A stem cell transplant is a procedure that replaces damaged or diseased stem cells with healthy stem cells. For many people with multiple myeloma, a stem cell transplant is an important part of treatment.
Stem cell transplants, for eligible patients, are known as a standard of care in multiple myeloma. A standard of care is a treatment that is accepted by medical experts as proper treatment for a certain type of disease and that is widely used by healthcare professionals.
What are stem cells?
A stem cell is a type of blood cell found in the bone marrow and blood that is not fully developed yet
These stem cells can mature into all types of blood cells, including red blood cells, white blood cells, and platelets
Once mature, blood cells have many jobs and help the body function properly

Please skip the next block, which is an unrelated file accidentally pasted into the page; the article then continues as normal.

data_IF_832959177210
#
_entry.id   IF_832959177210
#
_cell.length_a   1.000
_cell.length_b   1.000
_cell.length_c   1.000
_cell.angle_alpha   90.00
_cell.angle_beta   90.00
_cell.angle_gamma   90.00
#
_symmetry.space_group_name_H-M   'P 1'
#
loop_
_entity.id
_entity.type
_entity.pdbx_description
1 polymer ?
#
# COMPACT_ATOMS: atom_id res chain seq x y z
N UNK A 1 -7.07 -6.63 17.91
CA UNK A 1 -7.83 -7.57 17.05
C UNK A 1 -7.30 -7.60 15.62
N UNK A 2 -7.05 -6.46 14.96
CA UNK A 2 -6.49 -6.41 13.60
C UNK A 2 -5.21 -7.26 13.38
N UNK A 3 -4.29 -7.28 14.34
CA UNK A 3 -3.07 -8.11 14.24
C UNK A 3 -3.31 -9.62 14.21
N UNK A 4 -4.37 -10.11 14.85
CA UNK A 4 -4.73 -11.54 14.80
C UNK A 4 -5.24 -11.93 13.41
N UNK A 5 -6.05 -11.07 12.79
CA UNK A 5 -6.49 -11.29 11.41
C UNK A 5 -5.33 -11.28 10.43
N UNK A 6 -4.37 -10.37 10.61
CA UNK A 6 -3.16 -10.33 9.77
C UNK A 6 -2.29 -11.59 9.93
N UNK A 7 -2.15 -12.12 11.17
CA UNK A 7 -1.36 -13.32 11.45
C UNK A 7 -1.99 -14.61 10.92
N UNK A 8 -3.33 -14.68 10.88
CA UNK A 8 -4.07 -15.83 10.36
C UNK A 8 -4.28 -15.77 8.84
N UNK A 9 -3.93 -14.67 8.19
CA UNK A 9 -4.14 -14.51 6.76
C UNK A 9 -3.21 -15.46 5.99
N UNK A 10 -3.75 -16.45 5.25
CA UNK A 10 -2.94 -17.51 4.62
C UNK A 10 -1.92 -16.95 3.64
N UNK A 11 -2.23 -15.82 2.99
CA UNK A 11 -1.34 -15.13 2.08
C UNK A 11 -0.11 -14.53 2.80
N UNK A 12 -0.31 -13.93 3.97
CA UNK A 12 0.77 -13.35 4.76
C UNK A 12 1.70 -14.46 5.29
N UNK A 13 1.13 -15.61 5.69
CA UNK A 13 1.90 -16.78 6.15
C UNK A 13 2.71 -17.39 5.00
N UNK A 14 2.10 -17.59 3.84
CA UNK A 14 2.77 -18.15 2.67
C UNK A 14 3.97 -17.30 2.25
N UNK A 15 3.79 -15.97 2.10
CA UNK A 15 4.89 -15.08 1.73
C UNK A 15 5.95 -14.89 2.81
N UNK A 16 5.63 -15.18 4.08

How does a stem cell transplant help in multiple myeloma?
Doctors use high doses of treatment to kill as many myeloma cells as possible. These high doses can also damage or kill stem cells, which we need to live
A stem cell transplant replaces damaged stem cells with healthy stem cells. In most cases, stem cells are collected from the patient’s own body, saved, and transplanted at a later time
The patient and their doctor will work together to decide whether a stem cell transplant may be right for them. The decision will be based on a number of factors that include age, how well the patient has responded to multiple myeloma treatment, any other medical conditions they may have, and the patient’s own desires and available support, among other factors.
Where can I learn more about stem cell transplant?
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Your healthcare team is your best source of information.